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The Senate Judiciary Committee launched hearings Monday on Judge Sonia Sotomayor's nomination to the Supreme Court. The National Law Journal's Marcia Coyle offers insight.
Confirmation hearings opened today for U.S. Supreme Court nominee Sonia Sotomayor. The federal appeals judge appeared for the first of several days before the Senate Judiciary Committee.
NewsHour congressional correspondent Kwame Holman has our lead story report.
Judge Sotomayor entered Room 216 of the Hart Senate Office Building shortly before 10 o'clock this morning. She'd been waiting since late May, when President Obama named her to replace Justice David Souter, who retired last month.
Most of this first day was given over to opening statements from committee members. Chairman Patrick Leahy of Vermont went first with praise echoed by other Democrats.
SEN. PATRICK LEAHY (D), Vermont: We're a country bound together by our magnificent Constitution. It guarantees the promise that our country will be a country based on the rule of law. In her service as a federal judge, Sonia Sotomayor has kept faith with that promise.
And, Judge, I remember so well, you sat in my office, and you said that, ultimately and completely, a judge has to follow the law, no matter what their upbringing has been. That's the kind of fair and impartial judging the American people expect. That's respect for the rule of law. That's the kind of judge Judge Sotomayor has been. That's the kind of fair and impartial justice she'll be and the American people deserve.
If confirmed by the full Senate, Sotomayor would be the first Hispanic and the third woman to serve on the high court.
But the committee's top Republican, Alabama's Jeff Sessions, warned Sotomayor might let her background influence her rulings. He cited past statements, such as her oft-quoted hope that a wise Latina woman might render better judgment.
SEN. JEFF SESSIONS (R), Alabama: I will not vote for and no senator should vote for an individual nominated by any president who believes it is acceptable for a judge to allow their personal background, gender, prejudices, or sympathies to sway their decision in favor of or against parties before the court.
In my view, such a philosophy is disqualifying. Such an approach to judging means that the umpire calling the game is not neutral, but instead feels empowered to favor one team over another. Call it empathy, call it prejudice, or call it sympathy, but whatever it is, it's not law. In truth, it's more akin to politics, and politics has no place in the courtroom.
Sessions spoke as a former federal prosecutor and unsuccessful nominee for the federal bench, and other Republicans returned to his line of criticism time and again.
SEN. JON KYL (R), Arizona: We can't simply brush aside her extrajudicial statements. Until now, Judge Sotomayor has been operating under the restraining influence of a higher authority, the Supreme Court. If confirmed, there will be no such restraint that would prevent her from, to paraphrase President Obama, deciding cases based on her heartfelt views.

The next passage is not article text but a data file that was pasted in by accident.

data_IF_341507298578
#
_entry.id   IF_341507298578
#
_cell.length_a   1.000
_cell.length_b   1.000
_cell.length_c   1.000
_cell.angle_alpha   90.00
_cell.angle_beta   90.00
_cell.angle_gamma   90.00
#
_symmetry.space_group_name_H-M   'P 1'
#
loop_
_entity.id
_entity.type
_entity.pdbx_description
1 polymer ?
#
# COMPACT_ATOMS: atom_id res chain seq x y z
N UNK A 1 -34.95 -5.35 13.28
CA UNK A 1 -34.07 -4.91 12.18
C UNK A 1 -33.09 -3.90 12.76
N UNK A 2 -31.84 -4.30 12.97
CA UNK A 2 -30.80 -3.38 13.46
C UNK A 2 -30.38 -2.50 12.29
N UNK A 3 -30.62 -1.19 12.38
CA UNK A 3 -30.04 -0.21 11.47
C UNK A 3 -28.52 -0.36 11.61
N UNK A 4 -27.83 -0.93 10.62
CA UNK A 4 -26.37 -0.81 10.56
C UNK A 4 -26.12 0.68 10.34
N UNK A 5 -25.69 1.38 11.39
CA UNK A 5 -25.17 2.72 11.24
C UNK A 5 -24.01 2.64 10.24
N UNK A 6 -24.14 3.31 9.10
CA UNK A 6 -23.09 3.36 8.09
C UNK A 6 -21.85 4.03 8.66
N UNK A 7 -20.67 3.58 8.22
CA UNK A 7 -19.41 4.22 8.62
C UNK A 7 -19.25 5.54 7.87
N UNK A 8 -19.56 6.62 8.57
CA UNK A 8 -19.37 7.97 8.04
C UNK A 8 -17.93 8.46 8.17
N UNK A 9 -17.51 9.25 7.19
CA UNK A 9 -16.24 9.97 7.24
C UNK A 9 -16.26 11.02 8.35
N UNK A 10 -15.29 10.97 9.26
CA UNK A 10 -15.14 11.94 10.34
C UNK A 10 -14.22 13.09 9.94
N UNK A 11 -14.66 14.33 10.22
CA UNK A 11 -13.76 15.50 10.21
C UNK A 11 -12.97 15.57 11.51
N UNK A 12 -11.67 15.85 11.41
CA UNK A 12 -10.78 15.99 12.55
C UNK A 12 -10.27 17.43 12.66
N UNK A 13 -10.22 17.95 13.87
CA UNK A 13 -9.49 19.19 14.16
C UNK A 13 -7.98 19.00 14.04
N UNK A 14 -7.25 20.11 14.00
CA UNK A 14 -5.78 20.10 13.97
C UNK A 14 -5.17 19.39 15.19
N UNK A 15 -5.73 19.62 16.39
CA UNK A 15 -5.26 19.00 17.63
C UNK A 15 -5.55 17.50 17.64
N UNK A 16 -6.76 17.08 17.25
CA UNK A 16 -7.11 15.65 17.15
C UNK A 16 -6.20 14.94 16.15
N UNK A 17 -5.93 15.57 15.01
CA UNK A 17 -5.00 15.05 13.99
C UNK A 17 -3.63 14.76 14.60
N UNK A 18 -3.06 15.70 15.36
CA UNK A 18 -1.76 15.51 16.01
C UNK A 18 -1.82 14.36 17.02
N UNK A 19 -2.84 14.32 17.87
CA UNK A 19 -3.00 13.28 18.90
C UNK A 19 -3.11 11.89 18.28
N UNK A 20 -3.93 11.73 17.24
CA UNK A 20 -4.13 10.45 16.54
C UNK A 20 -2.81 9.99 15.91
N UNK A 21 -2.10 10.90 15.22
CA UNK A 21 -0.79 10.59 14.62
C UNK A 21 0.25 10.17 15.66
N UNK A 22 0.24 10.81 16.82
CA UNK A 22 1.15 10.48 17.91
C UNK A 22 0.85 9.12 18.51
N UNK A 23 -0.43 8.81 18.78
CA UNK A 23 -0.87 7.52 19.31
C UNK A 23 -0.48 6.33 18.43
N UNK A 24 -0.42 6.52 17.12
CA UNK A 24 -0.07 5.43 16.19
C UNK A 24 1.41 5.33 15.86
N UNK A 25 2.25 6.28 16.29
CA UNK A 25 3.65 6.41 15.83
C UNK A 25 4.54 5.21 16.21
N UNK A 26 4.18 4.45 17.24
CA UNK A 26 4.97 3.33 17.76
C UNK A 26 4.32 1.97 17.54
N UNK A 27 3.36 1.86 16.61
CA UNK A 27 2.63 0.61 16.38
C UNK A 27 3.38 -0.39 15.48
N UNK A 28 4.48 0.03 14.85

Before we can faithfully discharge our duty to advice and consent, we must be confident that Judge Sotomayor is absolutely committed to setting aside her biases and impartially deciding cases based on the rule of law.
For her part, California Democrat Dianne Feinstein contended Sotomayor's presence on the court would only make it better.
SEN. DIANNE FEINSTEIN (D), California: I do not believe that Supreme Court justices are merely umpires calling balls and strikes. Rather, I believe that they make the decisions of individuals who bring to the court their own experiences and philosophies.
Judge Sotomayor, I believe you are a warm and intelligent woman. I believe you are well studied and experienced in the law, with some 17 years of federal court experience involving 3,000 appeals and 450 trial cases.
So I believe you, too, will bring your experiences and philosophy to this highest court, and I believe that will do only one thing, and that is strengthen this high institution of our great country.
The hearing was interrupted several times by anti-abortion protesters, who were quickly removed by Capitol police.
SEN. PATRICK LEAHY:
The Senate — the police will remove that man.
And despite the opposition by some to Sotomayor's nomination, South Carolina Republican Lindsey Graham told the judge her chances looked pretty good.
SEN. LINDSEY GRAHAM (R), South Carolina: Unless you have a complete meltdown, you're going to get confirmed.
Graham also left open the possibility that he could support the nominee.
SEN. LINDSEY GRAHAM:
President Obama won the election, and I will respect that. But when he was here, he set in motion a standard, I thought, that was more about seeking the presidency than being fair to the nominee.
When he said the critical ingredient is supplied by what is in the judge's heart, translated, that means, "I'm not going to vote against my base, because I'm running for president."
We've got a chance to start over. I hope we'll take that chance and you will be asked hard questions, and I think you expect that. The question for me is, have you earned the right to be here?
And if I give you this robe to put you on the Supreme Court, do I believe at the end of the day that you will do what you think is best, that you have courage and that you will be fair? Come Thursday, I think I'll know more about that.
The committee broke at midday and soon completed opening statements from each member. Then, all eyes here turned to Judge Sotomayor. Finally, seven weeks after she was nominated, the country would get its first chance to see and hear from her on an extended basis.
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